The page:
One annoying issue, if you click on a bunch of problems on the first page, and then go to the next page, and then click "update set" it won't add the problems you clicked on on the first page.

    I often do "Max. Shown = All" unless there are many hundreds of problems in the category I've chosen.

  4. Assign problem set to users. You need to do this step however you create the problem set. Students won't be able to see the problem set until you assign it to them (which is good, since you don't have to worry about them getting confused by draft problem sets).

    Hmwk Sets Editor -> Click on the numbers under "Edit Assigned Users" in the row corresponding to the homework you want to assign.

    One option on the page that comes up will be the "Assign to All Current Users" which is almost always what you want to do.

    [Note on visible/hidden sets. If you discover a problem with a set you have already assigned to students and you need to hide it from them, you can make that set "hidden" in the "Hmwk Sets Editor" (you'll have to make it visible again once you are ready for students to see it again).

    If you create a set in the "Library Browser", it defaults to hidden. If you create it in the "Hmwk Sets Editor", it defaults to visible (though in both cases the default is not to assign it to any students).]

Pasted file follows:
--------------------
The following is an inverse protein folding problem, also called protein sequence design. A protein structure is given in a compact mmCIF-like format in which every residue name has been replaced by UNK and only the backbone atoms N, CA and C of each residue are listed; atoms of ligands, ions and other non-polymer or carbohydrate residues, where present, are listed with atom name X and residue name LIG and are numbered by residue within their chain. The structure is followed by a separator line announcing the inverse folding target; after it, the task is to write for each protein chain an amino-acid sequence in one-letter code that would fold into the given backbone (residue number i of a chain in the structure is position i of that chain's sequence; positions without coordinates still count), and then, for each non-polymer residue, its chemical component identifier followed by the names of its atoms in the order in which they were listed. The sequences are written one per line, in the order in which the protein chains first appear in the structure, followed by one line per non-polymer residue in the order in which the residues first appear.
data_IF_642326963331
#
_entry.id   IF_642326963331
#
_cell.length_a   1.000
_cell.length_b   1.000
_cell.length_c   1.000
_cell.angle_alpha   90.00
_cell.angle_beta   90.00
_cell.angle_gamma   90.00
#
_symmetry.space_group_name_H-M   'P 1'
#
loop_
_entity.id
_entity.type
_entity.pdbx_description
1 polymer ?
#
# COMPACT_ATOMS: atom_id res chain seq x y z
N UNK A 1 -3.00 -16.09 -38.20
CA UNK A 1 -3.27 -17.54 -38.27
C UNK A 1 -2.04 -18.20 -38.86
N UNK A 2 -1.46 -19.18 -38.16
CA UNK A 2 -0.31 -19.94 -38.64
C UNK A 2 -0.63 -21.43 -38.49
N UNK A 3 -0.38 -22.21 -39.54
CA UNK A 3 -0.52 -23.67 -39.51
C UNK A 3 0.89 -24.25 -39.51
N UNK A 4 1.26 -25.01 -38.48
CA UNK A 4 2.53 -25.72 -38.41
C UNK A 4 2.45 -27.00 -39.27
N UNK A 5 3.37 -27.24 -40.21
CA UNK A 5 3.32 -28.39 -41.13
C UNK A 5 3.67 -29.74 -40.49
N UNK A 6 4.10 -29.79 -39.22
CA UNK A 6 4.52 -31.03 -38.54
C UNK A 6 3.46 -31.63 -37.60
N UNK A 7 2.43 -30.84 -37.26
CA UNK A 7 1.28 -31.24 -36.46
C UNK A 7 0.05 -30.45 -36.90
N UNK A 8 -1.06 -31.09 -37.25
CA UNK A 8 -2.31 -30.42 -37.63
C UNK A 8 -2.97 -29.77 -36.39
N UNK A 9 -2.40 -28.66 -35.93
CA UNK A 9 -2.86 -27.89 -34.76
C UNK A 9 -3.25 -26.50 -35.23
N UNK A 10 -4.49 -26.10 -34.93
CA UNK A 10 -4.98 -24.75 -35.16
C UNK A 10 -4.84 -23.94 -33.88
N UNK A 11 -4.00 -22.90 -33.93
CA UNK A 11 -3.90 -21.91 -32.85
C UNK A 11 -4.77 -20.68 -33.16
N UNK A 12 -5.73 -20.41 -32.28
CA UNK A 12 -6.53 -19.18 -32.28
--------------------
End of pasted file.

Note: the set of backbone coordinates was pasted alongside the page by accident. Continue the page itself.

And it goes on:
5. Note on assigning problem sets: attempts to edit problem sets that are not assigned to you can result in strange error messages. Of course nothing will get harmed by this, but you may have trouble editing the problem set.


There is some pre-made material you can use for various courses. Problems have been written already for Math 106, 111, 112, 241, 242. You can find these by seleting the "Library Browser" and then clicking on "Browse Local Problems" and selecting the appropriate "Local Problems."

Some courses also have sample homework assignments that you may be able to use. These are available for Math 111, 112, 251 as described above under A. of "HOW TO CREATE A HOMEWORK ASSIGNMENT.


There are several things you should do to test the assignment.


Note: Rosters will be added automatically from now on, but I'm preserving this section of this document in case special exceptions develop. But everything below that is in gray should be irrelevant to you.

The other task that requires some initial work is populating the course with students. We are creating rosters and moving them to the webwork directories for individual courses in the office, but there is still one step that you'll have to do: